Farmers fear skyrocketing fuel costs
SARNIA — Will Michigan Governor Gretchen Whitmer shut down the vital Enbridge Line 5 pipeline, on which Ontario heavily depends for fuel and propane supplies?
Sarnia Mayor Mike Bradley told Farmers Forum that he still expects the “sun to rise” in May “and many dates afterward” — meaning continued status quo for pipeline operations — despite the governor’s May 12 closure deadline.
“The good governor is not saying much in the Michigan media about Line 5 or about her trip to Florida after asking everyone else to stay at home,” the mayor observed. “It’s good to see politicians can be just as stupid on both sides of the border.”
With a huge flare-up of COVID cases, “Right now COVID-19 is the issue in Michigan,” he said.
Enbridge is fighting to preserve Line 5 operations in state court until it can replace the pipeline section running through the Straits of Mackinac, between Lake Huron and Lake Michigan, a $500-million project the company has agreed to undertake. The pipeline carries Western Canadian oil over Michigan land to get to refineries in Sarnia.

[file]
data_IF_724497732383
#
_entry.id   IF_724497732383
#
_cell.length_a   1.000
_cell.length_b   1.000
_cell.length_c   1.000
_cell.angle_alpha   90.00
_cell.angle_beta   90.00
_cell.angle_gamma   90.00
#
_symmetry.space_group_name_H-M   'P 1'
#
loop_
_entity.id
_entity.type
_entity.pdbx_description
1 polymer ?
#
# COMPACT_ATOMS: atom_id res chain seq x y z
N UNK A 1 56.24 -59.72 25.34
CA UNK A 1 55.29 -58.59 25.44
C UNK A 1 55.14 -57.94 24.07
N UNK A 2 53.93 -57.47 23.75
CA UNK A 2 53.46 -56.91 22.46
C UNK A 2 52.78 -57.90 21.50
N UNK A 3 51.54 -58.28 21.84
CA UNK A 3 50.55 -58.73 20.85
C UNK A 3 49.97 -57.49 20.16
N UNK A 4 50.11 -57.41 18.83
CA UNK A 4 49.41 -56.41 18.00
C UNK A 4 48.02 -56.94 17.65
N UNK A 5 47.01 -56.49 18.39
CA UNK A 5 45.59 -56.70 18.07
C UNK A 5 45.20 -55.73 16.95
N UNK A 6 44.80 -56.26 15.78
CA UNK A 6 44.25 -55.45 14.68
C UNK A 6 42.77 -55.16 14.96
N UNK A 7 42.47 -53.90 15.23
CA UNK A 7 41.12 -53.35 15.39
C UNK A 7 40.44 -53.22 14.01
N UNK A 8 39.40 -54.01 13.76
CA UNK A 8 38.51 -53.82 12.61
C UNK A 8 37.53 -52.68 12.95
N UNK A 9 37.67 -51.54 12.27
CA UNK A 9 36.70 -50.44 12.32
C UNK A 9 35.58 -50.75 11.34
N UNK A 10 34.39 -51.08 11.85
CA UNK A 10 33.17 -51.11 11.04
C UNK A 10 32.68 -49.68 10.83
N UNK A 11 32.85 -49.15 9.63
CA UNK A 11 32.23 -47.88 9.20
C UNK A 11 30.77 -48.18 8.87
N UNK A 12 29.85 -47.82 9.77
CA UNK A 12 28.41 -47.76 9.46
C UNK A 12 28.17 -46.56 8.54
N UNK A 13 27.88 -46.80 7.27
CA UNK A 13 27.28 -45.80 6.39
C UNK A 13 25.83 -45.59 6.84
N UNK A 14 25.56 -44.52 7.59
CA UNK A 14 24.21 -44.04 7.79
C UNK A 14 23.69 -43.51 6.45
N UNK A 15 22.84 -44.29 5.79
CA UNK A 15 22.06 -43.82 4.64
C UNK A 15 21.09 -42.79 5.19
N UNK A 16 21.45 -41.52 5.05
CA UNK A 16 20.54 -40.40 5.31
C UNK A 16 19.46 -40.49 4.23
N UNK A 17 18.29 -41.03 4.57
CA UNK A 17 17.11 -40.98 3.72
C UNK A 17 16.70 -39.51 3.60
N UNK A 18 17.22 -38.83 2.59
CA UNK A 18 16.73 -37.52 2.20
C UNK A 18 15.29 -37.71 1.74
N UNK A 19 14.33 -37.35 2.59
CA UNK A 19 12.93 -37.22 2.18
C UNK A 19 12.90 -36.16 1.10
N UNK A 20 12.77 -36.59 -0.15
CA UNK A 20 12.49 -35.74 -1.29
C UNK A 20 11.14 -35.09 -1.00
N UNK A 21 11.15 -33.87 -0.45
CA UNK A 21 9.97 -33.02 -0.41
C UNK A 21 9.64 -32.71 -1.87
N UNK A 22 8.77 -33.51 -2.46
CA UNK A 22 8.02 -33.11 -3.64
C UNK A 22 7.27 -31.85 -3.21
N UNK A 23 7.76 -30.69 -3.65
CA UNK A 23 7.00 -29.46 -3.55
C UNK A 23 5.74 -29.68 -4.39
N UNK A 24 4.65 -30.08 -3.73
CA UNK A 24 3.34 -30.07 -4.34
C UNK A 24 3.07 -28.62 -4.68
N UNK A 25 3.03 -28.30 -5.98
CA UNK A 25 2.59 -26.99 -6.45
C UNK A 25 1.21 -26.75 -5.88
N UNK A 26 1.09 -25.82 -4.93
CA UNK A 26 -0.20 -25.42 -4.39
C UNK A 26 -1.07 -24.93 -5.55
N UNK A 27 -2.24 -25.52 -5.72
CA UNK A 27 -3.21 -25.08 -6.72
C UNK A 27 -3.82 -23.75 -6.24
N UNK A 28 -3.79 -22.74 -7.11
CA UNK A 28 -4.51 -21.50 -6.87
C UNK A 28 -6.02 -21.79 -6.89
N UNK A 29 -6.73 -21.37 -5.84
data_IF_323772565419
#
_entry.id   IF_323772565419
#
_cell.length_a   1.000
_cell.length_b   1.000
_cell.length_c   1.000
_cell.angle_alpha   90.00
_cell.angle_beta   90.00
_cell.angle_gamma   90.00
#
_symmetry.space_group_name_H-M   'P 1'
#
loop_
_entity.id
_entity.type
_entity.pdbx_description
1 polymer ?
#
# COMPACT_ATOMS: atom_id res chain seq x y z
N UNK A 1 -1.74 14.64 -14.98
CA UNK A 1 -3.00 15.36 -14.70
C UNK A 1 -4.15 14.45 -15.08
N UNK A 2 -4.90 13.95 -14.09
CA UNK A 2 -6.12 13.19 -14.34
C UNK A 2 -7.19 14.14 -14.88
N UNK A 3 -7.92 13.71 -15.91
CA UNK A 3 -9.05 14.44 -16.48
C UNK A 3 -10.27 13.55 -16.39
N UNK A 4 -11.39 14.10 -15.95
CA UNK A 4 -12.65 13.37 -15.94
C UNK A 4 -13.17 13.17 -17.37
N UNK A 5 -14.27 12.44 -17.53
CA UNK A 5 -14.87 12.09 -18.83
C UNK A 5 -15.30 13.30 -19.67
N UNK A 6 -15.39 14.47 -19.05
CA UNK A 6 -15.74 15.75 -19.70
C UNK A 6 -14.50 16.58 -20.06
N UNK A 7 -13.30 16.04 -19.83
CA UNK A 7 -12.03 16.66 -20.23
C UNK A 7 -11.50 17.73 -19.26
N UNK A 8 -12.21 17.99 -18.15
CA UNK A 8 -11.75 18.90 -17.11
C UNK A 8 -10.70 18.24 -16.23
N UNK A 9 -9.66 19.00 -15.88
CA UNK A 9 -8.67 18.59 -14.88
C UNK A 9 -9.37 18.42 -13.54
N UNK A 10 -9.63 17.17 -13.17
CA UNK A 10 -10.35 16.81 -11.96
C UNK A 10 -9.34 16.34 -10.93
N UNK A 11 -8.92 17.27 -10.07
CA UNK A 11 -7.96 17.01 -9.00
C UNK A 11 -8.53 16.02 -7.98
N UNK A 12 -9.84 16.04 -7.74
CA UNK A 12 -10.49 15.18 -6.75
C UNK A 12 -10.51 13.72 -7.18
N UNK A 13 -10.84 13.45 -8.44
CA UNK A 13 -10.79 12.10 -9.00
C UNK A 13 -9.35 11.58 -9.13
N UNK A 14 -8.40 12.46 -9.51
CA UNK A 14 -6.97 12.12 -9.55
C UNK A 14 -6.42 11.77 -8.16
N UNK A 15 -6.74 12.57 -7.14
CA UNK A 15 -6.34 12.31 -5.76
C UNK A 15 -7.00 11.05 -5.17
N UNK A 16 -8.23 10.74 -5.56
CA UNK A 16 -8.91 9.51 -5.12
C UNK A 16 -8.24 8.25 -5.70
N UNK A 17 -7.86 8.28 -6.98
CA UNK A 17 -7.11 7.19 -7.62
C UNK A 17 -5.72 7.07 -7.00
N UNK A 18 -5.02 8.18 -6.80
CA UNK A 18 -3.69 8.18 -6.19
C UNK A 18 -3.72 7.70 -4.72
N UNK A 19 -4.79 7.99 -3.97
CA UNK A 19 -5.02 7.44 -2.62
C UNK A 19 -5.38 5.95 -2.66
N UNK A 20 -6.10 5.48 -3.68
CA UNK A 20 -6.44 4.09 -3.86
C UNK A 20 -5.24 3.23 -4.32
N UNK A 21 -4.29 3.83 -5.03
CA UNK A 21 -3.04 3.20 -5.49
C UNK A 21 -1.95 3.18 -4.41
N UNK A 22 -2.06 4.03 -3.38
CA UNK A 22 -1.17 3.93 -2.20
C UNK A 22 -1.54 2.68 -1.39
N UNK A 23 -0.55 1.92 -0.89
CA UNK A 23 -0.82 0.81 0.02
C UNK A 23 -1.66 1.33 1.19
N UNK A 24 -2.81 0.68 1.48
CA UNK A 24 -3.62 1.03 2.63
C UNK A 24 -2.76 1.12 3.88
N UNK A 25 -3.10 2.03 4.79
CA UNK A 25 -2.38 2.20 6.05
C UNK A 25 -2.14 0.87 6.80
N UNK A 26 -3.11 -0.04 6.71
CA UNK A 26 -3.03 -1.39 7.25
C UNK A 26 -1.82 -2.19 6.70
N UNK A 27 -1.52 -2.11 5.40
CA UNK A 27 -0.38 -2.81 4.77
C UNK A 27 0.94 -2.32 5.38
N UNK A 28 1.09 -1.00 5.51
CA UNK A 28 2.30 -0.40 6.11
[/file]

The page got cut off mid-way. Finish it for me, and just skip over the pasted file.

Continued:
The company maintains that Whitmer “doesn’t have legal authority to shut down the line,” said a knowledgeable source at Enbridge. “That’s what’s at issue in the courts right now, and that issue won’t be resolved by May 12.”
Fearing the pipeline could leak if struck by a ship’s anchor, Whitmer last year revoked Line 5’s 1953 state easement in the Straits.
Industry sources have warned that turning off Line 5 would put some 3,000 Sarnia jobs at direct risk and send the price of fuel and propane spiking upward in Ontario and Quebec. Canadian roads would be loaded down with hundreds of additional fuel trucks and railways everyday with more tanker cars to try and fill the void, according to Bradley, who has pointed out that Michigan itself depends on the line for half of its propane needs and the jet fuel consumed at the Detroit airport.
Farmers are concerned that the pipeline closure would prompt a propane shortage just as they’re trying to dry their crops this fall.